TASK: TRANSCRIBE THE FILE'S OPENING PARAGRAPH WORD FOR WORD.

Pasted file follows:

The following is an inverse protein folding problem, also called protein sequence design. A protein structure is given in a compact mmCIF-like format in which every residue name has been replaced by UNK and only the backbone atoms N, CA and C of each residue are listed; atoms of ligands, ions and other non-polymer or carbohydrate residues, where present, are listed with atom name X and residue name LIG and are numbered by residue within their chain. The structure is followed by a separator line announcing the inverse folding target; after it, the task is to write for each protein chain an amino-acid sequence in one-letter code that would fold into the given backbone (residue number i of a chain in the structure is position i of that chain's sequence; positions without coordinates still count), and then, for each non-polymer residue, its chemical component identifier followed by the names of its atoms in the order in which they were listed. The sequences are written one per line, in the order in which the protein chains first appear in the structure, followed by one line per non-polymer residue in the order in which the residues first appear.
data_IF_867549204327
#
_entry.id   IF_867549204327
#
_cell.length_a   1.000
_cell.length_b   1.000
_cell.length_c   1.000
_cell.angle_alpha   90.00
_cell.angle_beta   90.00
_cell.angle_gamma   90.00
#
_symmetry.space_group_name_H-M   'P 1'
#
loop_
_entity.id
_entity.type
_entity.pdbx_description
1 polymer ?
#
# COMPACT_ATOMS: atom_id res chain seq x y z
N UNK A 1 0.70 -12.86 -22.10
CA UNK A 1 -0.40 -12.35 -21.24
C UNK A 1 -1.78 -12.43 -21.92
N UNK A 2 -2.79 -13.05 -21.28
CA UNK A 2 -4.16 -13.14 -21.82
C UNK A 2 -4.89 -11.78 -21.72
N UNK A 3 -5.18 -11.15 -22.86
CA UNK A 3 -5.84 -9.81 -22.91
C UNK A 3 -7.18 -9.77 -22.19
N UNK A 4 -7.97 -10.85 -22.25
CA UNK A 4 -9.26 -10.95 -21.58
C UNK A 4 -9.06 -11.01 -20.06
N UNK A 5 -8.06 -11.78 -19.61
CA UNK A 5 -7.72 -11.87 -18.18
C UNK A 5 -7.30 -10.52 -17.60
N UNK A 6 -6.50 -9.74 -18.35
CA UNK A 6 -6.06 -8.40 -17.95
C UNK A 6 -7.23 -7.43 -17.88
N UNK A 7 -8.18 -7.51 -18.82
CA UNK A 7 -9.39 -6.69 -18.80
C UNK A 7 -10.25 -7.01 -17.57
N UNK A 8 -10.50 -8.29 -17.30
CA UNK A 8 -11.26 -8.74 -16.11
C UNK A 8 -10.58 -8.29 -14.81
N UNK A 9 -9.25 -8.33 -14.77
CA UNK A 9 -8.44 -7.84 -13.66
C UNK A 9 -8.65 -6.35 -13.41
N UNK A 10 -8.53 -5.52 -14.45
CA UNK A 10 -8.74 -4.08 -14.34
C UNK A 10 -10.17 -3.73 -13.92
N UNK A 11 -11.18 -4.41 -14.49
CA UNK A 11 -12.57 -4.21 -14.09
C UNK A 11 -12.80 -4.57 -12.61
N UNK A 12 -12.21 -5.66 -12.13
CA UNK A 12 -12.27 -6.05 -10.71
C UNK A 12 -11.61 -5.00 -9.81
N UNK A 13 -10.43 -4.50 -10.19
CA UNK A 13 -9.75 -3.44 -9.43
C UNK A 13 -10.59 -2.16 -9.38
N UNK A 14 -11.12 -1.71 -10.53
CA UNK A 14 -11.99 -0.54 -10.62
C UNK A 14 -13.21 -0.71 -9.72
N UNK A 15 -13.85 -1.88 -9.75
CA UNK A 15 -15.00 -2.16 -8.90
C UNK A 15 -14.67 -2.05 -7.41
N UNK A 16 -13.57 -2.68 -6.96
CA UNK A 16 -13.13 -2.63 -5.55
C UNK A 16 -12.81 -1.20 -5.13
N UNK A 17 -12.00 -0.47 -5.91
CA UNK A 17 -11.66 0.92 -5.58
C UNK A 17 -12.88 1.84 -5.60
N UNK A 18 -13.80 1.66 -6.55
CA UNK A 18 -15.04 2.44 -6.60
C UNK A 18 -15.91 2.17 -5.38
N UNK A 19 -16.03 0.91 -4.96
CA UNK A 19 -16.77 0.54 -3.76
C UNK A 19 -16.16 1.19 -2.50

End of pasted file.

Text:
The following is an inverse protein folding problem, also called protein sequence design. A protein structure is given in a compact mmCIF-like format in which every residue name has been replaced by UNK and only the backbone atoms N, CA and C of each residue are listed; atoms of ligands, ions and other non-polymer or carbohydrate residues, where present, are listed with atom name X and residue name LIG and are numbered by residue within their chain. The structure is followed by a separator line announcing the inverse folding target; after it, the task is to write for each protein chain an amino-acid sequence in one-letter code that would fold into the given backbone (residue number i of a chain in the structure is position i of that chain's sequence; positions without coordinates still count), and then, for each non-polymer residue, its chemical component identifier followed by the names of its atoms in the order in which they were listed. The sequences are written one per line, in the order in which the protein chains first appear in the structure, followed by one line per non-polymer residue in the order in which the residues first appear.